Moms

Decades later, 'test tube' babies are doing well, researchers find

SAN DIEGO -- More than 30 years after the world greeted its first "test tube" baby with a mixture of awe, elation and concern, researchers say they are finding only a few medical differences between those children and kids conceived the traditional way.

More than 3 million children have been born worldwide as a result of assisted reproductive technology, and injecting sperm into an egg outside the human body now accounts for about 4 percent of live births, researchers reported Sunday at the annual meeting of the American Association for the Advancement of Science.

Most assisted-reproduction children are healthy and normal, according to researchers who have studied them.

Some of the children do face an increased risk of birth defects, such as neural tube defects, and of low birth weight, which is associated with obesity, hypertension and type II diabetes later in life, the researchers said.

"Overall, these children do well," said Andre Van Steirteghem of the Brussels Free University Center for Reproductive Medicine in Belgium. "It is a reassuring message, but we must continue to follow up."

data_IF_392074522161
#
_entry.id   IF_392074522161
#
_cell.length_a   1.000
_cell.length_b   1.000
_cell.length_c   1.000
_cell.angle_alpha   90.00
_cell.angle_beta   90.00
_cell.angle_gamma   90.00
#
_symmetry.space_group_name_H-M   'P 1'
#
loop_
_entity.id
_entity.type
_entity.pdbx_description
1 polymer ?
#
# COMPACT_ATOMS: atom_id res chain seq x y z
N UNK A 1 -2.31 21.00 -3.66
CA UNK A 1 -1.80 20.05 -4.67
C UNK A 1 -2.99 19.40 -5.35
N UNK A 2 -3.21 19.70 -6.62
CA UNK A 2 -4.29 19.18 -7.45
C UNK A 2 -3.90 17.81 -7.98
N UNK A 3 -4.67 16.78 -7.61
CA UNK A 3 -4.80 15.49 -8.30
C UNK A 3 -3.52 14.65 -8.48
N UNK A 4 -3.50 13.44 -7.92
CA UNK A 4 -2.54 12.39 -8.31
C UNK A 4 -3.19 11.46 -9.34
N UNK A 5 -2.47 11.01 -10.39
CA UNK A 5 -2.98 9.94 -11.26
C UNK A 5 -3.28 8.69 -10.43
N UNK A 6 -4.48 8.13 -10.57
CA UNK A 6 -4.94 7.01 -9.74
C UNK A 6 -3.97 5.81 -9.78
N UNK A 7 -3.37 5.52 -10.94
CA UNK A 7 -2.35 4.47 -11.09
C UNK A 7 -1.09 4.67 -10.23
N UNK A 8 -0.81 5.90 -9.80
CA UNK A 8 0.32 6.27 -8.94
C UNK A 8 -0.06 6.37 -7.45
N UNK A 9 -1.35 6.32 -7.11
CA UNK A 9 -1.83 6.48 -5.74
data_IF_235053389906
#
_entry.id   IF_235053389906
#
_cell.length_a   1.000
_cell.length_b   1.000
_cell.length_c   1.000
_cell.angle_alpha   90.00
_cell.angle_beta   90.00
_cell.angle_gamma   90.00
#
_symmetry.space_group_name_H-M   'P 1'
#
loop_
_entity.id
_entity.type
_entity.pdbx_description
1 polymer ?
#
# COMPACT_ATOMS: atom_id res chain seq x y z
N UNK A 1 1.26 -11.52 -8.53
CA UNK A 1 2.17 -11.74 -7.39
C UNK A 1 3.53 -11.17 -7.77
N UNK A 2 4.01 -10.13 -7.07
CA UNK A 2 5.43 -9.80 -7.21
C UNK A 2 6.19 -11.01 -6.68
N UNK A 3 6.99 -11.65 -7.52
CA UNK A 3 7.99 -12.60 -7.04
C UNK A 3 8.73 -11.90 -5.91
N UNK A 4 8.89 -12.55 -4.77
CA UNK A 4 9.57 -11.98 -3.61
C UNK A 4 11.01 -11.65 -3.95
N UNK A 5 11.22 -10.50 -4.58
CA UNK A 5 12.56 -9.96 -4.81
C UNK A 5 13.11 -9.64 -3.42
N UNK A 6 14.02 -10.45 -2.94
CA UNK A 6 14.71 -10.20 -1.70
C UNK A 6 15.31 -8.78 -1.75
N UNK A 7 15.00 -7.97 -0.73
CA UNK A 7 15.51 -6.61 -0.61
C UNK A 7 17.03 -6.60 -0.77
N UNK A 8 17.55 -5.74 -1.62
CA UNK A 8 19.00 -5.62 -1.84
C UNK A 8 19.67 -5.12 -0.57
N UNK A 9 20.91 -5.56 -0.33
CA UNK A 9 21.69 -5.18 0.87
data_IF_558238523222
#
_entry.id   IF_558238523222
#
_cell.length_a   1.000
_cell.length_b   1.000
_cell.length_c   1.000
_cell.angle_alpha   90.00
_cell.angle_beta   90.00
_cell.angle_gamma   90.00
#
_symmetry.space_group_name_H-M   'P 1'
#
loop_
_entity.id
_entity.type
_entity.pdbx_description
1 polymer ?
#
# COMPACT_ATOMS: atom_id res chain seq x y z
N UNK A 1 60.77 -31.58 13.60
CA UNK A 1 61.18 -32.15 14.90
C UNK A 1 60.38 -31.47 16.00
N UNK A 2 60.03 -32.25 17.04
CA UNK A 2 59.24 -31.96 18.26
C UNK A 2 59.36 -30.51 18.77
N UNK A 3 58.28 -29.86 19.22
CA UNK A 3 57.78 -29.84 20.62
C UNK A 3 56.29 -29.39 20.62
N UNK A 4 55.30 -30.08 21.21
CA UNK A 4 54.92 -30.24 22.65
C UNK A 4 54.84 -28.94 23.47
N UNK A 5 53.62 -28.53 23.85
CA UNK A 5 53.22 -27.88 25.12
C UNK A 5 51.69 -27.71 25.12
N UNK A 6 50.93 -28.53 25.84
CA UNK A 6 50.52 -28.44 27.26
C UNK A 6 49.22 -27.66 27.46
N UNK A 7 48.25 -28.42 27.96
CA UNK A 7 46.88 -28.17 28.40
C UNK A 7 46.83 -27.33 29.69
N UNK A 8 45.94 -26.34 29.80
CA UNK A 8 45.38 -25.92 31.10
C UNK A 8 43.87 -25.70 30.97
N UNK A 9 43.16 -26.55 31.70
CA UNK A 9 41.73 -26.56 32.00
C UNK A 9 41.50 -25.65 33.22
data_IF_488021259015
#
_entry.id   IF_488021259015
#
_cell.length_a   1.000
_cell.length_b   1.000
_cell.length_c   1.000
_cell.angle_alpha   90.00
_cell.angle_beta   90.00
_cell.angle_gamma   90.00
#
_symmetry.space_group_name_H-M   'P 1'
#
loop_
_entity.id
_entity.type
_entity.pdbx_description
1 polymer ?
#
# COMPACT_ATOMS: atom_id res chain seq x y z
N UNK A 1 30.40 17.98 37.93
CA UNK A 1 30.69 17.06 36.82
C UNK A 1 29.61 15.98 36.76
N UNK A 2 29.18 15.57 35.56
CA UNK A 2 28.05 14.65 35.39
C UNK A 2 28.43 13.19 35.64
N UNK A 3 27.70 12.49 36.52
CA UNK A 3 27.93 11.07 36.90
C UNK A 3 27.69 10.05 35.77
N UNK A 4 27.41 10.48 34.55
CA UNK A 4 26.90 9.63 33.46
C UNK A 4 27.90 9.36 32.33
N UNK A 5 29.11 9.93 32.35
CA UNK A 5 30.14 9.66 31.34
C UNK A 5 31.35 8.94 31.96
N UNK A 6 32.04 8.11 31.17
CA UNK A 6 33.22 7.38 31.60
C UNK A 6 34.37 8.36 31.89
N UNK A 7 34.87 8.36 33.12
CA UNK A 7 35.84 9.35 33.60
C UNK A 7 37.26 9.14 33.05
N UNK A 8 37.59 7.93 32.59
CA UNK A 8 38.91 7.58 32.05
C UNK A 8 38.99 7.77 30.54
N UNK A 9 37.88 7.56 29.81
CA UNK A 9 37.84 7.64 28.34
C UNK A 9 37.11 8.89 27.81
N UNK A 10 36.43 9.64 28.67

Carmen Sapienza, a geneticist at the Temple University School of Medicine in Philadelphia, noted that few test tube children are older than 30, so it's not known whether they will be obese or have hypertension or other health problems at age 50 or beyond.

Sapienza said researchers found differences in 5 to 10 percent of chromosomes between assisted-reproduction children and other kids.

It's unclear, however, whether the differences result from assisted reproduction or other factors, perhaps ones that caused the couple's infertility in the first place.

Only a small fraction of the assisted-reproduction children were outside the normal range of gene expression, Sapienza reported.

"However, because some of the genes found to be affected are involved in the development of fat tissue and the metabolism of glucose, it will be interesting to monitor these children long-term to determine whether they have higher rates of obesity or diabetes."

Van Steirteghem said: "There are genetic causes of infertility that you can bypass now. But this may mean that the next generation will be infertile, and that is something that all clinics should mention."

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